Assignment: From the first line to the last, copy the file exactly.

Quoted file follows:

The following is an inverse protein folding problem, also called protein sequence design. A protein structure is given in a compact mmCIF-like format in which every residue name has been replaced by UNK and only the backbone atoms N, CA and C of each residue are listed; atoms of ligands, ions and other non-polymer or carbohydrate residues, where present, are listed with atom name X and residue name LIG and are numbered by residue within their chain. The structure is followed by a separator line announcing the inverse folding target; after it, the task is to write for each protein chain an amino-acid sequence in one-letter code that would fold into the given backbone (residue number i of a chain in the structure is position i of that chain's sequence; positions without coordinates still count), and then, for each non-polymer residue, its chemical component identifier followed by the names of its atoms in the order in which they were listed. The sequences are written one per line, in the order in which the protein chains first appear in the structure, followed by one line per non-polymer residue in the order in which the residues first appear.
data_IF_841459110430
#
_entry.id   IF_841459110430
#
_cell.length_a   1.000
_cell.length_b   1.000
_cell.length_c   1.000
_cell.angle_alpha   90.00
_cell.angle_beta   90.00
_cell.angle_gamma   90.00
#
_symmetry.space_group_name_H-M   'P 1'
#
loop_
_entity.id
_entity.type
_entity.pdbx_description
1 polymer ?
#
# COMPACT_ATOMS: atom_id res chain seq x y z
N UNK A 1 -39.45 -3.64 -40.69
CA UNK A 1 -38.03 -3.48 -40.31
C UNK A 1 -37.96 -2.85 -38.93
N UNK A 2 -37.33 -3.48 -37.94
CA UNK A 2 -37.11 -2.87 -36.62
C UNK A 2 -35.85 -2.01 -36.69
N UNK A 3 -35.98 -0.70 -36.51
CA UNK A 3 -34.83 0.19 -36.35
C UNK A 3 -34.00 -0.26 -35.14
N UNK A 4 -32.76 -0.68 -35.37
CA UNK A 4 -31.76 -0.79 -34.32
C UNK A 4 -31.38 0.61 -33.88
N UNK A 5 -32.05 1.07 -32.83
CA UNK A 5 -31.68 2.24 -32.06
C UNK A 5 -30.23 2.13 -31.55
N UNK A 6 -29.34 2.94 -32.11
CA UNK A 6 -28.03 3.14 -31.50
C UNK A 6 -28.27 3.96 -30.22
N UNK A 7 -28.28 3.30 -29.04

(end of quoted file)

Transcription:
The following is an inverse protein folding problem, also called protein sequence design. A protein structure is given in a compact mmCIF-like format in which every residue name has been replaced by UNK and only the backbone atoms N, CA and C of each residue are listed; atoms of ligands, ions and other non-polymer or carbohydrate residues, where present, are listed with atom name X and residue name LIG and are numbered by residue within their chain. The structure is followed by a separator line announcing the inverse folding target; after it, the task is to write for each protein chain an amino-acid sequence in one-letter code that would fold into the given backbone (residue number i of a chain in the structure is position i of that chain's sequence; positions without coordinates still count), and then, for each non-polymer residue, its chemical component identifier followed by the names of its atoms in the order in which they were listed. The sequences are written one per line, in the order in which the protein chains first appear in the structure, followed by one line per non-polymer residue in the order in which the residues first appear.
data_IF_841459110430
#
_entry.id   IF_841459110430
#
_cell.length_a   1.000
_cell.length_b   1.000
_cell.length_c   1.000
_cell.angle_alpha   90.00
_cell.angle_beta   90.00
_cell.angle_gamma   90.00
#
_symmetry.space_group_name_H-M   'P 1'
#
loop_
_entity.id
_entity.type
_entity.pdbx_description
1 polymer ?
#
# COMPACT_ATOMS: atom_id res chain seq x y z
N UNK A 1 -39.45 -3.64 -40.69
CA UNK A 1 -38.03 -3.48 -40.31
C UNK A 1 -37.96 -2.85 -38.93
N UNK A 2 -37.33 -3.48 -37.94
CA UNK A 2 -37.11 -2.87 -36.62
C UNK A 2 -35.85 -2.01 -36.69
N UNK A 3 -35.98 -0.70 -36.51
CA UNK A 3 -34.83 0.19 -36.35
C UNK A 3 -34.00 -0.26 -35.14
N UNK A 4 -32.76 -0.68 -35.37
CA UNK A 4 -31.76 -0.79 -34.32
C UNK A 4 -31.38 0.61 -33.88
N UNK A 5 -32.05 1.07 -32.83
CA UNK A 5 -31.68 2.24 -32.06
C UNK A 5 -30.23 2.13 -31.55
N UNK A 6 -29.34 2.94 -32.11
CA UNK A 6 -28.03 3.14 -31.50
C UNK A 6 -28.27 3.96 -30.22
N UNK A 7 -28.28 3.30 -29.04